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E2 E1 Sn2 Sn1 reactions example 3

E2 E1 Sn2 Sn1 reactions: Example 3. Created by Sal Khan.

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Video transcript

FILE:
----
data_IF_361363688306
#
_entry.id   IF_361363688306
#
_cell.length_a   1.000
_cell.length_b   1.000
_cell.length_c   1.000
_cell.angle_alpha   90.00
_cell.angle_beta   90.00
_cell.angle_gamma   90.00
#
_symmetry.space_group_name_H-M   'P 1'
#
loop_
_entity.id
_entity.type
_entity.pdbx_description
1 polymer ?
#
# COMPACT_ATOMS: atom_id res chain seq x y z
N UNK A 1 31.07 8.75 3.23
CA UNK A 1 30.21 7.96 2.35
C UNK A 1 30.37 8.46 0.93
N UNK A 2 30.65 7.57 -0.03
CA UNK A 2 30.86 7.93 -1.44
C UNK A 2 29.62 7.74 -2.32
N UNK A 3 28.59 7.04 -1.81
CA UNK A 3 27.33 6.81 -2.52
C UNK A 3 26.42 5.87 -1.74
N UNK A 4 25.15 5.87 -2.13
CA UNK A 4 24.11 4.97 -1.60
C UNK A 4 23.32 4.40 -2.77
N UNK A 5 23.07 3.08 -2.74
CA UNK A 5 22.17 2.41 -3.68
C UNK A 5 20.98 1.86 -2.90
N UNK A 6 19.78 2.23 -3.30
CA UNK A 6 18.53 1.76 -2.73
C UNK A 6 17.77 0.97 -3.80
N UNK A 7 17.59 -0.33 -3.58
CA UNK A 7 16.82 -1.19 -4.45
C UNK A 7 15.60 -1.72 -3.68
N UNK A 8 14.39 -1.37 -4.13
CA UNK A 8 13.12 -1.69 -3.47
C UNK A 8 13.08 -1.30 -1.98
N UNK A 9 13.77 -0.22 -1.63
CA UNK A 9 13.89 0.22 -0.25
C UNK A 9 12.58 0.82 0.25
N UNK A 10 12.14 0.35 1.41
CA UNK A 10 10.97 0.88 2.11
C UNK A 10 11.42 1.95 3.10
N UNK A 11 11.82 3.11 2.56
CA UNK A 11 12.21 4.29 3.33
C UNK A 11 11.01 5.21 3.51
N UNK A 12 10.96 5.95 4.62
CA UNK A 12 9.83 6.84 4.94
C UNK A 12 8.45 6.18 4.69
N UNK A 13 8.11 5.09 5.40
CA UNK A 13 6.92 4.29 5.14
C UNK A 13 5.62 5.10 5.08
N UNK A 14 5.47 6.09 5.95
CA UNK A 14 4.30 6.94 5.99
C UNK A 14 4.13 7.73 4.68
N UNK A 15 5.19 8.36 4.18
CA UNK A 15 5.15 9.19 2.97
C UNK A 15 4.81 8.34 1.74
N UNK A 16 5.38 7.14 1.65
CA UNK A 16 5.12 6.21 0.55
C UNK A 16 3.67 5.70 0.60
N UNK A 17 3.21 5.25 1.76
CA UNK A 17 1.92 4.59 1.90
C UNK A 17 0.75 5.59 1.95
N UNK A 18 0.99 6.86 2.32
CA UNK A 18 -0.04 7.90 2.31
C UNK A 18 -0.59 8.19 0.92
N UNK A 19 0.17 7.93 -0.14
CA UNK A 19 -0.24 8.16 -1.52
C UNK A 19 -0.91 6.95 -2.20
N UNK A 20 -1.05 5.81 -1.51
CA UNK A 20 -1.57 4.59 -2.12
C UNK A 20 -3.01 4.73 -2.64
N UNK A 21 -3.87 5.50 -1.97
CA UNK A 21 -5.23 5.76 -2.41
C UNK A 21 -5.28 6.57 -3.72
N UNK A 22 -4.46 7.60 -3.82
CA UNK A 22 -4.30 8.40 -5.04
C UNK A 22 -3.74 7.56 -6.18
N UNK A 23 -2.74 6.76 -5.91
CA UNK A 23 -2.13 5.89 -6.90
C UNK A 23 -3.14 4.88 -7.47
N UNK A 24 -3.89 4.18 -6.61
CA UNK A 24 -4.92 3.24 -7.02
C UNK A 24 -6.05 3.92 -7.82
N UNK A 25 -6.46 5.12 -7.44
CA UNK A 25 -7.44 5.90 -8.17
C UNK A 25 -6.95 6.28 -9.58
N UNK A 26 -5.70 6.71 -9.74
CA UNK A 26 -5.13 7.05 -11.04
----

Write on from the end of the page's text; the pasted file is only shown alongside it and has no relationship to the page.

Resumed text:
Let's think about what type of reaction might occur if we have this molecule right over here. I won't go through the trouble of naming it. It would take up too much time in this video. But it's dissolved in methanol. When we talk about what type of reactions, we're going to pick between Sn2, Sn1, E2 and E1 reactions. Now, maybe the first place to start or the place I like to start is to just look at the solvent itself. And when we're trying to decide what type of reaction will occur, the important thing to think about is, is the solvent protic or aprotic? And if you look at this solvent right here, this is methanol. It is protic. And in case you don't remember what protic means, it means that there are protons flying around in the solvent, that they can kind of go loose and jump around from one molecule to another. And the reason why I know that methanol is protic is because you have hydrogen bonded to a very electronegative atom in oxygen. So every now and then, in one of the methanol molecules, the oxygen can steal hydrogen's electron. And then the hydrogen itself, without the electron, the hydrogen proton will be flying around because it doesn't have a neutron. So this is a protic solvent. Now, you might say, well does anything with a hydrogen, would that be protic? And the answer is no. If you have a bunch of hydrogens bonded to just carbons, that is not protic. Carbon is not so electronegative that it could steal a hydrogen's electron and have the hydrogens floating around. So a big giveaway is hydrogen bonded to a very electronegative atom like oxygen. So this is protic. And when we think about protic out of all of the reactions we studied, that favors-- well, even a better way to think about it is it disfavors. So it tells us that it's unlikely to have an Sn2 or an E2 reaction. And the logic there is an Sn2 reaction needs a strong nucleophile. An E2 reaction needs a strong base. Now, if you have protons flying around, the nucleophile or the base is likely to react with the proton. It would not be likely to react with the substrate itself. So a protic solution, you're unlikely to have an Sn2 or E2. What you are likely to have is an Sn1 or an E1 reaction. Both of these need the leaving group to leave on its own, and actually, having protons around might help to stabilize the leaving group to some degree. So it makes Sn2, E2 unlikely, Sn1, E1 a little more likely. So far, these are our good candidates. Now, the next thing to think about is to just look at the leaving group itself, or see if there is even a leaving group. And over here, everything we see on this molecule is either a carbon or a hydrogen, except for this iodine right here. And we know that iodide is a good leaving group. Well, a good leaving group, it does not make it any less likely that you'd have Sn2 or E2. Both of those can do well with a good leaving group. But it's a necessary requirement for an Sn1 or an E1 reaction. Remember, an Sn1 and E1, in both of them, the first step is that the leaving group leaves on its own. That is the rate-determining step. So that's a requirement for Sn1 or E1, so it still looks likely. We haven't seen anything that would make us think that we wouldn't have an Sn1 or E1. This is a good leaving group. Let me write it here. Good leaving group. Now, the last thing that we can think about right here is the carbon that we might be leaving from. So far, everything is pointing in the Sn1 and E1 direction, and kind of the final thing is when this leaving group leaves, it's going to form a carbocation from the carbon that it's bonded to right now. And in order for that carbocation to be reasonably stable, at minimum it should be a secondary carbocation bonded to at least two carbons, but ideally, it would be bonded to three carbons. It would be a tertiary carbon. Now, the carbon that the leaving group is bonded to is a tertiary carbon. It's bonded to one, two, three carbons. so it is a tertiary carbon. It can actually be a stable carbocation. It's a tertiary carbon, which it once again favors Sn1 and E1. So all of the clues here tell us that Sn1 and E1 are going to happen. And actually, they'll both happen. So let's think about the mechanism. In the very first step, the leaving group leaves in either one of these reactions. So if we look at the iodine, it already has seven valence electrons. One, two, three, four, five, six, seven. And in the first step, the rate-determining step of the Sn1 or E1 reaction, the iodine's going to nab an electron off the carbon. I'll do that electron in green right over there. That's going to get nabbed onto iodine to make iodide, and then that carbon is going to lose an electron and become a carbocation. So after that very first step, we have something that looks like this. So that's our molecule. Just so it's clear what we did, this arrow I'll do all the way over here, so it's clear that this is our next step. And what's happened here? Our tertiary carbon has lost its electron. So now this carbon right here has a positive charge. It's a tertiary carbocation. And now the iodine has become iodide. It has left the molecule. So it had its original seven valence electrons: one, two, three, four, five, six, seven. It nabbed one more electron from the carbon and now it is-- I wanted to do that in green. It nabbed one more electron from the carbon, now it is the iodide anion. So this step right here is common to both Sn1 and E1 reaction. The leaving group has to leave. Now, after this, they start to diverge. In an Sn1, the leaving group essentially gets substituted with a weak nucleophile. In an E1, a weak base strips off one of the beta hydrogens and forms an alkene. So let's do them separately. So over here, I'm going to do the Sn1. And on the right-hand side, I will do the E1 reaction. So let me start over here. So the Sn1 is starting over here at this step. I'll just redo this step over here. So this has a positive charge. That has a positive charge here. The iodide has left. I don't have to draw all its valence electrons anymore. And what's going to happen next? We're going to get substituted with the weak base, and the weak base here is actually the methanol. The weak base here is the methanol. So let me draw some methanol here. It's got two unbonded pairs of electrons and one of them, it's a weak base. It was willing to give an electron. It has a partial negative charge over here because oxygen is electronegative, but it doesn't have a full negative charge, so it's not a strong nucleophile. But it can donate an electron to this carbocation, and that's what is going to happen. It will donate an electron to this carbocation. And then after that happens, it will look like this. That's our original molecule. Now this magenta electron has been donated to the carbocation. The other end of it is this blue electron right here on the oxygen. It is now bonded. That is our oxygen. Here's that other pair of electrons on that oxygen, and it is bonded to a hydrogen and a methyl group. And then the last step of this is another weak base might be able to come and nab off the hydrogen proton right there. Oh, I want to be very clear here. The oxygen was neutral. The methanol here is neutral. It is giving away an electron to the carbocation. The carbocation had a positive charge because it had lost it originally. Now it gets an electron back. It becomes neutral. The methanol, on the other hand, was neutral, gives away an electron, so now it becomes-- it now is positive. So now you might have another methanol. You might have another methanol molecule sitting out here someplace that might also nab the proton off of this positive ion. So this one right here, it would nab it or it would bond with it. It would give the electron to the hydrogen proton, really. The hydrogen's electron gets nabbed by the oxygen, and so then that becomes neutral. So in the final step, it'll all look like this. We have that over here. The methanol that had originally bonded has lost its hydrogen, so it looks like this. We just have the oxygen and the CH3 there. It is now neutral because it gained an electron when that hydrogen proton was nabbed. So if you wanted to draw it, it has actually those two extra electrons, just like that. And if you want to draw this last methanol, it's now a positive cation, so it looks like this. So it's OH, CH3, H, and then it has unbonded pair right there, and now this has a positive charge. So that was the Sn1 reaction. Now, the other reaction that's going to occur is the E1. Once again, our first step-- nope, I didn't want to do that. Our first step looks like that. So that is our first step. Let me get everything straight. So the leaving group had left. So in each situation, the leaving group had left. Our iodide is up here. And in an E1 reaction, you don't get substituted. What happens is one of the beta carbons gets a hydrogen swiped off of it by a weak base. Now, let's think about what a beta carbon is. The alpha carbon is the carbocation carbon. That's right over there. That's the alpha carbon. Beta carbons are one carbon away. So this is a beta carbon, this is a beta carbon, and then that is a beta carbon. Now, this carbon over here is not bonded to any hydrogens. It's only bonded to other carbons. So that one cannot lose any hydrogens. And then we have to pick between this carbon that's bonded to three hydrogens and this carbon that's actually bonded to two hydrogens. I didn't draw it before, but it's implicitly there. It's bonded to two hydrogens. Now Zaitsev's rule tells us that the dominating product is going to be produced when the carbon that has less hydrogens loses a hydrogen. So out of this, this carbon has two hydrogens, this one has three. So the one that's going to lose the hydrogen to the base, or more likely to lose the hydrogen to the base, is the one that has two hydrogens, not three, the fewer hydrogens. So our base in this case is once again the methanol, acted as a nucleophile in the Sn1, acted as a weak nucleophile in Sn1. Now it'll act as a weak base. So we have methanol right over here. That's a hydrogen. CH3 has some electrons right over here. It has a partial negative charge. It will give one of the electrons to the hydrogen, just to the hydrogen proton. The hydrogen's not going to take its electron with it. That electron is then going to be given to the carbocation to make it neutral, and it will form a double bond. So after that happens, we are left with something that looks like this. This was our original molecule. Now, this carbon right here in yellow, it has lost its hydrogen. This hydrogen back here is still there. I could draw it if I like. I don't need to. It just makes the thing messy. But it has now formed a double bond with the primary carbon. It has now formed a double bond. That electron that had bonded with the hydrogen was now given to the carbocation. It has a double bond with that. And then you have your methanol has now turned into a positive ion. It has now turned into a positive ion: CH3. And now it has this bond. It has this bond with the hydrogen. I'll even make that electron that it gave away in magenta. And then it has that extra lone pair of electrons. So, in this circumstance, we looked at all of the clues. All of the clues were against Sn2 and E2. They favored Sn1 and E1. So if you were to actually make this, if you were to actually try to see what happens is this reaction, you would get products of both Sn1 and E1 reactions, these products and these products over here.